Marquette-DePaul: The Game Itself Isn't Important...
Big win for Marquette Sunday afternoon while hosting DePaul. I was a bit tired from a late Saturday evening concert in Madison (preceded by a great day of watching hoops with a group of men in an apartment and generally feeling like I was 19 years old again), but I made it back from Madison in plenty of time for the game. For Sunday’s game, as I often do, I'd like to refrain from making legitimate game comments about this game. Sure, there's plenty to be said, but the most interesting part of the game was overhearing the conversation between the two guys behind me, who knew next to nothing about basketball. Now, I'm not trying to be a snob, since hey, I don't know half as much about the game as I let on, but people who know as little as these guys attempting to sound like students of the game are entertaining. I'm on your side if you admit you don't know anything (as I do anytime I watch hockey), but you're fair game if you fake it. So, sit back, and imagine two guys on the older edge of middle-aged, neither of whom know much about basketball, attempting to impress each other with their astute basketball observations:
1) Guy #1 (the less knowledgeable of the two) commented to Guy #2 early on that he thought Travis Diener was a great passer, but did too much of that. He needs to look to score more. Hmmm, I'm guessing that he's unaware that Diener still stands an outside shot of becoming Marquette's all-time leading scorer. This was the comment that tipped me off to the fact that these guys would be entertaining. And for the record, I think Diener does an unbelievably good job of balancing his scoring and passing.
2) Guy #2 asked Guy #1 "How's the high school team this year?" I heard some talk about Pius, and then I heard Guy #1 mention that the girls were pretty good, but it was a rough year for the boys. He then went on to talk about Pius's 18 straight girls' state championships. Very astute comments on his part--if it was 1991. Things have changed a bit, and as I've noted, the Pius boys are set to win the Classic 8 conference, and has the #1 seed over Milwaukee King and Wauwatosa East in the state's toughest regional. And the legendary girls' coach is now the boys' coach. Hey Guy #1--can you just admit that you don't know something, rather than giving a perfect, 15 year old stock answer?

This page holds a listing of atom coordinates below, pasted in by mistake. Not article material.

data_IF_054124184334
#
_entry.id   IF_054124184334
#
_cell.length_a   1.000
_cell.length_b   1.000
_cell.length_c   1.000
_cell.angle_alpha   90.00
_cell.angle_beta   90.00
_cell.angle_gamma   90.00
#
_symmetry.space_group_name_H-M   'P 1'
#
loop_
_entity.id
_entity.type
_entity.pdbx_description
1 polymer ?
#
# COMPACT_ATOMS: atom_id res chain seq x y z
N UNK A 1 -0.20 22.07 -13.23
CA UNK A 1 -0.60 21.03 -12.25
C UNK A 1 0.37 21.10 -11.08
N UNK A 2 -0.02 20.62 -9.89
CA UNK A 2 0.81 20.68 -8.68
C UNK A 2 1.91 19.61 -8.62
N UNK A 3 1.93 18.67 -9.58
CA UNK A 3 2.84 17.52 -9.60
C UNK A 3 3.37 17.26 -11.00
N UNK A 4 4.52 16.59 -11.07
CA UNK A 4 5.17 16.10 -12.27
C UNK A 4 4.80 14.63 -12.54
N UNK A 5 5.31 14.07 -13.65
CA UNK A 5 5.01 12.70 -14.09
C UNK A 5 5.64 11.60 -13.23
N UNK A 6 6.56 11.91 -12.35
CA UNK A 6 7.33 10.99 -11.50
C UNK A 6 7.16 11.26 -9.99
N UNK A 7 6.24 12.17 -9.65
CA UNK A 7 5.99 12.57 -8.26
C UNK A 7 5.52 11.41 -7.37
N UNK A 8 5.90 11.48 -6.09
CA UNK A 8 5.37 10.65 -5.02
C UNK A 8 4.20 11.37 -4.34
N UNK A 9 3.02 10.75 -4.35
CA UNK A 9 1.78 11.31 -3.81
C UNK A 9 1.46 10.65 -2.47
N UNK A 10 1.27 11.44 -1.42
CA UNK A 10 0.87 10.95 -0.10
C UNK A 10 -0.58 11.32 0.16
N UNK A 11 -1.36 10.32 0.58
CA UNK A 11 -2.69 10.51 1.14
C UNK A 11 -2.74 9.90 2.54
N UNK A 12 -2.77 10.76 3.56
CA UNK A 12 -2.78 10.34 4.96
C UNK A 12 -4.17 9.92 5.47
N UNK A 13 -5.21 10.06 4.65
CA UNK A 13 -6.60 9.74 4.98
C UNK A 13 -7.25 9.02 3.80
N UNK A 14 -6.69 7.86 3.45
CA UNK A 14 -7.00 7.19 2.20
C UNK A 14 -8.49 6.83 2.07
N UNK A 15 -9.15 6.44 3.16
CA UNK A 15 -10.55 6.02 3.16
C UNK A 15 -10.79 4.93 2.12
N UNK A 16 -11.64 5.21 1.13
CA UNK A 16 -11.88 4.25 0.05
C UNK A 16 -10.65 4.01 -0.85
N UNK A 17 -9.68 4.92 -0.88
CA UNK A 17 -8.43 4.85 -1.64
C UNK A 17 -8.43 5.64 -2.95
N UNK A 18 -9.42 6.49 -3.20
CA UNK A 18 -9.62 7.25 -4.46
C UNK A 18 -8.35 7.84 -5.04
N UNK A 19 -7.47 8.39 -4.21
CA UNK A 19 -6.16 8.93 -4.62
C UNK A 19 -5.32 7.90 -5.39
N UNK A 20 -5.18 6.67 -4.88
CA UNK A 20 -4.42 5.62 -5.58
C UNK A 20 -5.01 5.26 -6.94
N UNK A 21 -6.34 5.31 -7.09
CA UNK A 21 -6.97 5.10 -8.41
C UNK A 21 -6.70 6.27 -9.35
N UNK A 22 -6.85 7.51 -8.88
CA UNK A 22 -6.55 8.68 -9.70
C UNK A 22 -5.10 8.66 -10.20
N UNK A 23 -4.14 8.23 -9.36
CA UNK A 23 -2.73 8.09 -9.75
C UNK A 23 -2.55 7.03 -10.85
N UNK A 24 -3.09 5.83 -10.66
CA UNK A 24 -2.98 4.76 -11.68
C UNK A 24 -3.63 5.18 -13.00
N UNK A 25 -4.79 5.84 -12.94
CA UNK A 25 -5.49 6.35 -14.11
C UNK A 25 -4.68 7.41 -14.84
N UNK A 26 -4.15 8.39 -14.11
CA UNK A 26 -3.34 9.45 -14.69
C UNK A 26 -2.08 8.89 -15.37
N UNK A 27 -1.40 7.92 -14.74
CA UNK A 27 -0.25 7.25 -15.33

3) Eventually, we got to my favorite conversation of the night, where guy #1 started to get philosophical (and actually used that word several times), noting to his pal "You know, basketball really is a pretty simple game. You've got five guys on a team, there's a limited number of plays, and each guy has a limited number of moves. It's amazing how simple it is." I nearly laughed out loud hearing this assessment while watching a game coached by a guy with one of the deepest playbooks in the country. It would eventually get better, though. To his credit, Guy #2 disagreed with him noting that the combinations of players, and the infinite number of plays and playing styles created a very complex game. Guy #2 wasn't ready to back off, though, citing how much more complex other games, like football and tennis could be. Wait—tennis? Now, football, I understand. I can’t think of too many games more complex than football, but when you boil it down, isn’t tennis just a couple of people trying to get a ball over a net? Sure there are techniques that are difficult to master, and I could probably never understand the intricacies of doubles tennis, but more complex than basketball? I think not.
4) Soon thereafter, the two geniuses began discussing the foul situation, since both teams were nearing the bonus. Guy #1 noted that one team had hit five fouls, and asked what happened at that point, because he couldn’t remember. Guy #2 explained that after five fouls, whenever a personal foul was committed, the opposing team got an extra foul shot. This, however, only applied to personal fouls, and did not come into play with the other type of foul. You can distinguish between personal fouls and other types of fouls because personal fouls only happen when someone is shooting. Thanks for clearing that up for me, guys.
5) Guy #2 started talking about how many games he had seen this year, and determined that he had seen 3 Marquette games, and 1 Milwaukee Bucks game, but that he really didn’t care what was going on with the Bucks. Finally, I agree with these guys on something.
6) At halftime of the game, Marquette was retiring Earl Tatum’s number. Given that I wasn’t exactly around when Tatum played (1973-1976), I can’t really intelligently comment on how deserving of this honor he is, however, I will say he’s usually not the first name I think of when the great teams of the 1970s are brought up. Anyway, Guy #1 (who is clearly my favorite) noted to his friend after the ceremony that he was surprised that Marquette would retire the number of someone who only played three years. Now, I don’t expect everyone to know about the old NCAA rule that barred freshmen from playing in their first year, but I do expect you to know the rule if you’re as old as my father and you’re sitting at a basketball game! Again, to his credit, Guy #2 was at least able to explain this rule.
So, thanks to these two guys for keeping me entertained throughout the game. And thanks for the reminder that if I’m ever at a hockey game again and someone asks me what the blue line is, to simply say “I have absolutely no clue—I just like it when the guys hit each other, and I find the fact that the goalie gets to keep a beverage with him really cool.”